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Thursday, September 12, 2013

UDL Lesson Reflection

This week I created a Universal Design for Learning (UDL) lesson plan. It took a much longer time to do a good lesson plan than I thought I would. It also makes me realize the lesson plans I used to turn in were “incomplete”. Of course, I am fortunate that our district has a curriculum framework for all courses that includes diversification, scaffolding, technology interventions, and accommodations. That being said, I am glad that I learned about UDL.

I think the affective network, which involves providing choices for students, is the most important network. Nothing causes a student to shut down more than being told to do something. Give a student an option, and they are more likely to do what you want. I also think it’s important to tap into a student’s recognition network which relates the material being learned to prior knowledge. I believe this adds value to what the students are learning, at least in their minds. Lastly, the strategic network is the most practical network. It involves providing accurate feedback and appropriate examples for students to observe. When I taught math, I made sure I modeled how to solve word problems, including the mental processes I used to solve the problems.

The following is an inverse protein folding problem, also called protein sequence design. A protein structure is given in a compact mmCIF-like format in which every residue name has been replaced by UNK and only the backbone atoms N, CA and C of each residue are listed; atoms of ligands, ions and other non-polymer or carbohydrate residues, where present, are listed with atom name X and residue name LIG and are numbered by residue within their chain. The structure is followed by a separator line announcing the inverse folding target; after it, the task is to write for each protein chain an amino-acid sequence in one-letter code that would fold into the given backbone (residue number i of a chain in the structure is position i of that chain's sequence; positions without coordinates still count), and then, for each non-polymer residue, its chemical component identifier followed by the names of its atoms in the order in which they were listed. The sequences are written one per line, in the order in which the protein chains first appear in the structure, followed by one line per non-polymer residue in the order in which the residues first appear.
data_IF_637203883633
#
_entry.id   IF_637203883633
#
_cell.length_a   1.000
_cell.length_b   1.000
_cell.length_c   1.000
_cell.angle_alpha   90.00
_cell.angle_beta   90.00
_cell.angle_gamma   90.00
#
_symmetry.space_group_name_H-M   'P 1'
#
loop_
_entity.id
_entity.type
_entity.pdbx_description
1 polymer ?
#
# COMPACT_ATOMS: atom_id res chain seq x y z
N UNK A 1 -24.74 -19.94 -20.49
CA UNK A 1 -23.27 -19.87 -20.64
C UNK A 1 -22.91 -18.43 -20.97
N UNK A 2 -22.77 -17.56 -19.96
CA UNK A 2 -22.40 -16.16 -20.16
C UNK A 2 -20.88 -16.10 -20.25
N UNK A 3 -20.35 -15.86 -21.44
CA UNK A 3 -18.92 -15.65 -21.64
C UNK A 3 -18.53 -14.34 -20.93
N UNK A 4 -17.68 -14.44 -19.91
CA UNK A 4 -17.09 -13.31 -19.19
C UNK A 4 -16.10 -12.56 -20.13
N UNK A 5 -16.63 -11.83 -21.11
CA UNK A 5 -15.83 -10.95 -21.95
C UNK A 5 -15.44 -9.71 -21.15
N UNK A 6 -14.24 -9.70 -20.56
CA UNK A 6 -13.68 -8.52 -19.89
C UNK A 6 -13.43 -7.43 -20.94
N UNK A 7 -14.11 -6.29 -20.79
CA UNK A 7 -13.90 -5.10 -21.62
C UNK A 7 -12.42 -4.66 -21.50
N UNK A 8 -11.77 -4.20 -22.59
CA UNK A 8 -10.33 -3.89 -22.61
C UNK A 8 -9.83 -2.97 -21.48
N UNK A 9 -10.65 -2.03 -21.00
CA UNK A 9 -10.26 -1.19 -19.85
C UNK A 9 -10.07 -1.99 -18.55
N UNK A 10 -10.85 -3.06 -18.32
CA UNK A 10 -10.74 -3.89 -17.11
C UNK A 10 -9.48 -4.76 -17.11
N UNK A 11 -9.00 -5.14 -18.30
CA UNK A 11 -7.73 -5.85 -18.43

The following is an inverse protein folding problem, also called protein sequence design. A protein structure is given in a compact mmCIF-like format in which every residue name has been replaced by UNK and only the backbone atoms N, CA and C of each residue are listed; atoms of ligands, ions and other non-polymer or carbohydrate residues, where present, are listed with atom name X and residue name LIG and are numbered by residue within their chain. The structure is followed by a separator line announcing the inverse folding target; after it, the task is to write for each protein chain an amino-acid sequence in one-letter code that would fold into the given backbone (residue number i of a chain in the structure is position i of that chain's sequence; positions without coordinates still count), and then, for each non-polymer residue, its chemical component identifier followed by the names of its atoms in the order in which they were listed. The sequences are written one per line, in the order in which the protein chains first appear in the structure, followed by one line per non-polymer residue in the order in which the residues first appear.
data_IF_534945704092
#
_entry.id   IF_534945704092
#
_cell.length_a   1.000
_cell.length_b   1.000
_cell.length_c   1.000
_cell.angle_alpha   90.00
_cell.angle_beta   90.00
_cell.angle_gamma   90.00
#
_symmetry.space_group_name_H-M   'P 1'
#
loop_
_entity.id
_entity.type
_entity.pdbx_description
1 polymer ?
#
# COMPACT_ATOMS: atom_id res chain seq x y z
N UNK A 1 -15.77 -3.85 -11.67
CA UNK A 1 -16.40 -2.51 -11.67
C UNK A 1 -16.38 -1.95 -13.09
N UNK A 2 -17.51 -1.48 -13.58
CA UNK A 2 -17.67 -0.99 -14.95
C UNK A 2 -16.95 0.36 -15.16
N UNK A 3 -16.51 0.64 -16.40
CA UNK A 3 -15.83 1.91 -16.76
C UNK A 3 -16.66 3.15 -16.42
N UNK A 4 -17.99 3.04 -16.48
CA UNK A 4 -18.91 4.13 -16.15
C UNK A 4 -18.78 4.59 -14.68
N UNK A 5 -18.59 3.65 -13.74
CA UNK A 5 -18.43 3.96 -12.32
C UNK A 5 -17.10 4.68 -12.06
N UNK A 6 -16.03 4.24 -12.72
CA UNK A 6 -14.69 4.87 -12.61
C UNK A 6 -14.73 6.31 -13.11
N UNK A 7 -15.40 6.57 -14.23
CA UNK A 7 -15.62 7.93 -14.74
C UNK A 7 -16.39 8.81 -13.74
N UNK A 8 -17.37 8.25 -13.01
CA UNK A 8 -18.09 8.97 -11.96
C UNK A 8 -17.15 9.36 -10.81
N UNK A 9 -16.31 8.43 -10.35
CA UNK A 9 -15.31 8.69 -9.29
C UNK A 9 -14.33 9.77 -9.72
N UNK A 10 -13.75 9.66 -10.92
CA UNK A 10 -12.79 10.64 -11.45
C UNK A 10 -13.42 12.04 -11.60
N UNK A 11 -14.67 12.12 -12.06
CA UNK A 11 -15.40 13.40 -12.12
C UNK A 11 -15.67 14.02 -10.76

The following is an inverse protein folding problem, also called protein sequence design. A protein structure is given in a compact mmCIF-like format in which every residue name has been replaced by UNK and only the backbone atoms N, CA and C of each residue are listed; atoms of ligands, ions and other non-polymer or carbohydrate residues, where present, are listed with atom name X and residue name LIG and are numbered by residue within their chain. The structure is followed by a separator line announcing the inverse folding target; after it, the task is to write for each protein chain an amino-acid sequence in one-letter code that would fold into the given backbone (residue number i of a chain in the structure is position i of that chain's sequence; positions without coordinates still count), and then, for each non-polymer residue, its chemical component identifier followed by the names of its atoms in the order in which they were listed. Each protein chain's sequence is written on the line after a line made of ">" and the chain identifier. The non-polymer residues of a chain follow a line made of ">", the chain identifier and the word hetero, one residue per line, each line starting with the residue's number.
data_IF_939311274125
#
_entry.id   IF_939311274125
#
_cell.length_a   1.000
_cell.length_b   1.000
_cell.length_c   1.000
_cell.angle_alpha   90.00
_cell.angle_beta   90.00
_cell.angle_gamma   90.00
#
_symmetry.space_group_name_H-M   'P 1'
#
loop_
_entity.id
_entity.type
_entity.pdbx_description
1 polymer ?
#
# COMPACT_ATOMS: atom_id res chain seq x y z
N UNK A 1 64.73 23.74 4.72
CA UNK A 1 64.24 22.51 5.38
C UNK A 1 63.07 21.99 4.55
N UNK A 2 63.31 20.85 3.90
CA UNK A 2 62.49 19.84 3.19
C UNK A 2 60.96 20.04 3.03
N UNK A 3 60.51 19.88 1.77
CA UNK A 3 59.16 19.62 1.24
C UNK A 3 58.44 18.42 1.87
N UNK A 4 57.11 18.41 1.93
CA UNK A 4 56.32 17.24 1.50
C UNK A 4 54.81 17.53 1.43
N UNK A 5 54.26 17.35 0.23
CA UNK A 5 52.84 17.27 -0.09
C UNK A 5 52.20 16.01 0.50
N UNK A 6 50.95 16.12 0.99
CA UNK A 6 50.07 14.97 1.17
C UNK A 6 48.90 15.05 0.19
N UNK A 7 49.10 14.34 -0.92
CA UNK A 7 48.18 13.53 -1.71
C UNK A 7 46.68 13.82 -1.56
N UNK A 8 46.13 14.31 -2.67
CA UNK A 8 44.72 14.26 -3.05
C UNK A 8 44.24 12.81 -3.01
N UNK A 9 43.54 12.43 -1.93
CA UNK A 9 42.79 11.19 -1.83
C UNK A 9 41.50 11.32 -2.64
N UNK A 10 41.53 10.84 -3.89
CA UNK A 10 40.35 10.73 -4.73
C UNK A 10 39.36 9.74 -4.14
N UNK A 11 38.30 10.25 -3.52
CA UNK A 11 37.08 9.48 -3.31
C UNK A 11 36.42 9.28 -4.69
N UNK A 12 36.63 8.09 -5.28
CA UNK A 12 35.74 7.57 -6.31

Incorporating technology into a lesson plan increases the effectiveness of UDL strategies, as long as the technology enhances the lesson content. Students should be able to use technologies of their choice to increase their understanding of content or to be able to complete their task more easily. I believe Rose and Meyer sum it up well in their book  Teaching every student in the digital age: Universal design for learning, “As teachers, whether we are addressing individual differences in our students' recognition, strategic, or affective networks, we can provide the best support by individualizing pathways to learning” (2002).

References

Rose, D., & Meyer, A. (2002). Teaching every student in the digital age: Universal design for learning. Alexandria, VA: Association for Supervision and Curriculum Development. Available online at the Center for Applied Special Technology Web site. Chapter 6. Retrieved from http://www.cast.org/teachingeverystudent/ideas/tes/

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